Witherspoon • Kelley is active in the Washington Defense Trial Lawyer's Amicus Committee and participated in the Amicus briefing for Gomez v. Sauerwein, 172 Wn. App. 370, 289 P.3d 755 (2012). In that case, the plaintiffs argued that the defendant physician failed to secure informed consent regarding a condition that the physician did not diagnose and had in fact affirmatively considered and rejected as implausible. As it turned out, the physician was incorrect and, though implausible, the condition was, in fact, the plaintiff's ailment. The plaintiff sued the physician alleging: (i) that the physician was negligent for not diagnosing the condition, and (ii) that the physician breached his informed consent obligations by not disclosing the undiagnosed condition.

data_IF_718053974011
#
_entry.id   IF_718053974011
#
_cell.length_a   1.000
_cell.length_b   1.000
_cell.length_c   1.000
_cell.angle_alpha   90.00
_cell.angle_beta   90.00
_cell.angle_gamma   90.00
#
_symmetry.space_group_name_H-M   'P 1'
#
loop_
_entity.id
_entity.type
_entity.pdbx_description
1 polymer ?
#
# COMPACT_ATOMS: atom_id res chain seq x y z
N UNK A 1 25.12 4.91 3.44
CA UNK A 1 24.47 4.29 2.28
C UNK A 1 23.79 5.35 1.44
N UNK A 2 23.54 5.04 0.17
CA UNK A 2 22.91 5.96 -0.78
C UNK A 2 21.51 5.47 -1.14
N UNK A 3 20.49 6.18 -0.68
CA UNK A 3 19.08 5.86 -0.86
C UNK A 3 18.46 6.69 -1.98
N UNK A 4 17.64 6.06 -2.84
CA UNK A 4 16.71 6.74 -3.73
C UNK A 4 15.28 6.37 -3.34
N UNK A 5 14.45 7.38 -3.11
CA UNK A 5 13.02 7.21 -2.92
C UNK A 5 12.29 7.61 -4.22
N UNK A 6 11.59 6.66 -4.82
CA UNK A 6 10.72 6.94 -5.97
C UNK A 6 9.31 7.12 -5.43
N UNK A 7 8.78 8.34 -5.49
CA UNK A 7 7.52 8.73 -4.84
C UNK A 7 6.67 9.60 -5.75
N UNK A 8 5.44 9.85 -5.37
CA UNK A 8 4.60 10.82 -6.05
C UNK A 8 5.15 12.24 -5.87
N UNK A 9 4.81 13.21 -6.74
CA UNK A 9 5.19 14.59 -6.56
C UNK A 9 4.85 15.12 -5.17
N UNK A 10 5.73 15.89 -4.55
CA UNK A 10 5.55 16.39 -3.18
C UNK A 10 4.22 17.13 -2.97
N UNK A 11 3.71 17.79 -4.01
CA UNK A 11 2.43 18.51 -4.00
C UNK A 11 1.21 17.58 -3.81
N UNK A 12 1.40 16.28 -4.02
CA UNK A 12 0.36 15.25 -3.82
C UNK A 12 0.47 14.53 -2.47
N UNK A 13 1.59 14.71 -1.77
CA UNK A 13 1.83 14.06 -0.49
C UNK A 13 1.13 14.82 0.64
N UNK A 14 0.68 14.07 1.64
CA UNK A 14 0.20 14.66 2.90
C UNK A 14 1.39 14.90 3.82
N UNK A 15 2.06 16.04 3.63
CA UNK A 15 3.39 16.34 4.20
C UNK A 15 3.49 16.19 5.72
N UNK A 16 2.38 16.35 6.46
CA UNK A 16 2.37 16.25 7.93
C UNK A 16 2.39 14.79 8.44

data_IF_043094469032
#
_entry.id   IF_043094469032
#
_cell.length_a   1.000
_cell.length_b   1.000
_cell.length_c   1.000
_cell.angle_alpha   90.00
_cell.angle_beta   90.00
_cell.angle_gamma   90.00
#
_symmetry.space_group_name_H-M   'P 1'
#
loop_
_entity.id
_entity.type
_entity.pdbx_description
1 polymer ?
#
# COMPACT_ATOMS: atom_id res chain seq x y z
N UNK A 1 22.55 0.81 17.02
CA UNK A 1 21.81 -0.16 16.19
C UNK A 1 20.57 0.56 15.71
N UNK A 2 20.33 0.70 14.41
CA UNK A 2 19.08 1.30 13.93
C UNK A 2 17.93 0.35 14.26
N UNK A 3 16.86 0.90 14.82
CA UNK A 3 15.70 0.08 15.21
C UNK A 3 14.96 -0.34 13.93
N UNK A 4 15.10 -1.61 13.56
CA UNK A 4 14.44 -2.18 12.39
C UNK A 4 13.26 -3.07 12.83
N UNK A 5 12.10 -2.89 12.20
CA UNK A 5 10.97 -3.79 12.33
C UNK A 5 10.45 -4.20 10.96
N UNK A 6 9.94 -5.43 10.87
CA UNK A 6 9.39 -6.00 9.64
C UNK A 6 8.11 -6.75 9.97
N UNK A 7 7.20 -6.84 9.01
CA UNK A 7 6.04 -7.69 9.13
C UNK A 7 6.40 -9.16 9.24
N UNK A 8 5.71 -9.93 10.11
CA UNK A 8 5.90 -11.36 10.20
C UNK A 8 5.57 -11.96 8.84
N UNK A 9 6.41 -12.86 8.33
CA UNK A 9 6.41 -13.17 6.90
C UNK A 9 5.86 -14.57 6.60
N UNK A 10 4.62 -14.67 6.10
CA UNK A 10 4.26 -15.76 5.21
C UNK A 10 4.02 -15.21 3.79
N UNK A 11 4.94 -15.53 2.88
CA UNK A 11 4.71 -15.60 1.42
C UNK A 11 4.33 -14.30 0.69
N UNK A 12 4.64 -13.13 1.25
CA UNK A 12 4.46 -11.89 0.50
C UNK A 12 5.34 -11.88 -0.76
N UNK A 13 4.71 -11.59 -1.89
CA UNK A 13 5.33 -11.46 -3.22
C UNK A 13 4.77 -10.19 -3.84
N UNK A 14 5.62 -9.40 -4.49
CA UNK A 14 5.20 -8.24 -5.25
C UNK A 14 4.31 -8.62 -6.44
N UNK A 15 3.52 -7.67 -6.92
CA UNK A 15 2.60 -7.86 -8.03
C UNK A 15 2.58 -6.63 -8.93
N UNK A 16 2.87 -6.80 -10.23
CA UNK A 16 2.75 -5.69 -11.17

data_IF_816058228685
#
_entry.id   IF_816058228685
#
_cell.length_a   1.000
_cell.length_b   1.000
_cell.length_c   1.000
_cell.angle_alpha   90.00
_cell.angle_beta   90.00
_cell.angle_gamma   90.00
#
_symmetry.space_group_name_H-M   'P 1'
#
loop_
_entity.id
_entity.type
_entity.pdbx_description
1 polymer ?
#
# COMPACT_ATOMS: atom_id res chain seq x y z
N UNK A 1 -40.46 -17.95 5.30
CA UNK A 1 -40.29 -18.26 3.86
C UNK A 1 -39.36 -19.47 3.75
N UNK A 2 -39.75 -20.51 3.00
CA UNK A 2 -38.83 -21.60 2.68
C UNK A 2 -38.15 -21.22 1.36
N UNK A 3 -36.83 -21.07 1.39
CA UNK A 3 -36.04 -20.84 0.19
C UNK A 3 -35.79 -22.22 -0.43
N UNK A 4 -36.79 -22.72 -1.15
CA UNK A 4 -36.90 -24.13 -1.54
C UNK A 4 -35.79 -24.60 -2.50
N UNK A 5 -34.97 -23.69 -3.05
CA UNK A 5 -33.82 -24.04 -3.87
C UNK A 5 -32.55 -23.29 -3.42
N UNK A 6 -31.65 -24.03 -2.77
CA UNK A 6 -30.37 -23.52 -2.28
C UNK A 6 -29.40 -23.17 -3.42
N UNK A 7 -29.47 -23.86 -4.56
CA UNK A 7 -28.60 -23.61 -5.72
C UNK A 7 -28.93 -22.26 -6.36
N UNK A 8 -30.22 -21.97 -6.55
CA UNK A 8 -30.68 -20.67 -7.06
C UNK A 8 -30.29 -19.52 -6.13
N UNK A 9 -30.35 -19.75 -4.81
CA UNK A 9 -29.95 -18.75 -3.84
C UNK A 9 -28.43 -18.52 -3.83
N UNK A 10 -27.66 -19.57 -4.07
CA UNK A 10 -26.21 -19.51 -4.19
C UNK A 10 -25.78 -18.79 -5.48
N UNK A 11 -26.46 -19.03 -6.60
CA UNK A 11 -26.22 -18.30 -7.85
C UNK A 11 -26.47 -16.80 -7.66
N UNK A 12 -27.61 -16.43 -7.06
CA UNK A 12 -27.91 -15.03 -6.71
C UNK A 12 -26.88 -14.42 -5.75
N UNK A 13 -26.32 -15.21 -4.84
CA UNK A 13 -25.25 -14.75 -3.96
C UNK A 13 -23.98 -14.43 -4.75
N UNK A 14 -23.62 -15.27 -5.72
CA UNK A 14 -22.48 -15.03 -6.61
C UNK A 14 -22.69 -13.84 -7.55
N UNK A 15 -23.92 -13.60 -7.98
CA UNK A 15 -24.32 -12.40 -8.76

The trial court dismissed the informed consent claim, holding that failure to diagnose claims are properly brought as negligence claims, not informed consent. The plaintiffs appealed. Amicus efforts were successful in convincing the Court of Appeals to maintain the traditional division between negligence and informed consent. Under the Court of Appeals' decision, a duty to disclose does not arise until a physician becomes aware of a condition's existence by diagnosing it.